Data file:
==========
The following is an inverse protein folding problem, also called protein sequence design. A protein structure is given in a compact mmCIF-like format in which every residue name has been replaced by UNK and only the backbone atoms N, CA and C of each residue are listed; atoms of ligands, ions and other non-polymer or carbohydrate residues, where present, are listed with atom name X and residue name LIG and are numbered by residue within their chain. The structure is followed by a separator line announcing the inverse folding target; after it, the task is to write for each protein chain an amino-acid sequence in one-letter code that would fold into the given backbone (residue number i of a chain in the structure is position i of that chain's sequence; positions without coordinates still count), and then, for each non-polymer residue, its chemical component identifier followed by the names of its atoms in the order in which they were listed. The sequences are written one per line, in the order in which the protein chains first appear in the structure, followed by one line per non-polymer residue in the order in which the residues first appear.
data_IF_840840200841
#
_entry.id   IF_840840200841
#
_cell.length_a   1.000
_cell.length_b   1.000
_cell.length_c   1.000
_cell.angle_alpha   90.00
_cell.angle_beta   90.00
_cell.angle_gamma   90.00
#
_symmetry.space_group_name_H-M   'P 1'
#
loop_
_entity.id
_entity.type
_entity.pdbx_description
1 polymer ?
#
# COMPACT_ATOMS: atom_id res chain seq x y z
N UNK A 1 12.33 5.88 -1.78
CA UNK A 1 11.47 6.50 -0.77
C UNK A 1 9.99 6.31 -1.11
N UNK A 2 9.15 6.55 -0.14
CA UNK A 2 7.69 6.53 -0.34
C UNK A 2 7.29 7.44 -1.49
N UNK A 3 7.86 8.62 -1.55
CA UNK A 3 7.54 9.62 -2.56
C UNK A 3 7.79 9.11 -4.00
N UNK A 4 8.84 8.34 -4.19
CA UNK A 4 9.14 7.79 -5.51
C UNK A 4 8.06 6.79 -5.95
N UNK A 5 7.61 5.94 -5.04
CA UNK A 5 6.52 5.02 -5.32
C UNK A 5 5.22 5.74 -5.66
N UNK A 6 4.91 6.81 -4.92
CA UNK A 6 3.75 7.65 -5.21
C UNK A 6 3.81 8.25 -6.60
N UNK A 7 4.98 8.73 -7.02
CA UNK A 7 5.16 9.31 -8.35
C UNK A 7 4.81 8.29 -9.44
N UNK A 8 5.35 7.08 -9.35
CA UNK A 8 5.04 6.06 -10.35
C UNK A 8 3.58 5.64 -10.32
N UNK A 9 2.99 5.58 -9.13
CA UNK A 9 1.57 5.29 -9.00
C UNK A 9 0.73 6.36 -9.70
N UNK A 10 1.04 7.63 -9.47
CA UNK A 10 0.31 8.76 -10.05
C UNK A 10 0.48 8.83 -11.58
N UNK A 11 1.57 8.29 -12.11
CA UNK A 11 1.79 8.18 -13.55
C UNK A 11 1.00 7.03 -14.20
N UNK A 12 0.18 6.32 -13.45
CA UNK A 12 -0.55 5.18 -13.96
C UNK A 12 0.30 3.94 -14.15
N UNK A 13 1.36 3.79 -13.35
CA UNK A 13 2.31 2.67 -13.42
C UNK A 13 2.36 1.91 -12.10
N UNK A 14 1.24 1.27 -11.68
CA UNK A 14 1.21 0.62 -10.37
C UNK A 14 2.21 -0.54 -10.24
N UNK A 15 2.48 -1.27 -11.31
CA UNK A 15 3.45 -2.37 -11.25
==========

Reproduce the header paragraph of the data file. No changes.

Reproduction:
The following is an inverse protein folding problem, also called protein sequence design. A protein structure is given in a compact mmCIF-like format in which every residue name has been replaced by UNK and only the backbone atoms N, CA and C of each residue are listed; atoms of ligands, ions and other non-polymer or carbohydrate residues, where present, are listed with atom name X and residue name LIG and are numbered by residue within their chain. The structure is followed by a separator line announcing the inverse folding target; after it, the task is to write for each protein chain an amino-acid sequence in one-letter code that would fold into the given backbone (residue number i of a chain in the structure is position i of that chain's sequence; positions without coordinates still count), and then, for each non-polymer residue, its chemical component identifier followed by the names of its atoms in the order in which they were listed. The sequences are written one per line, in the order in which the protein chains first appear in the structure, followed by one line per non-polymer residue in the order in which the residues first appear.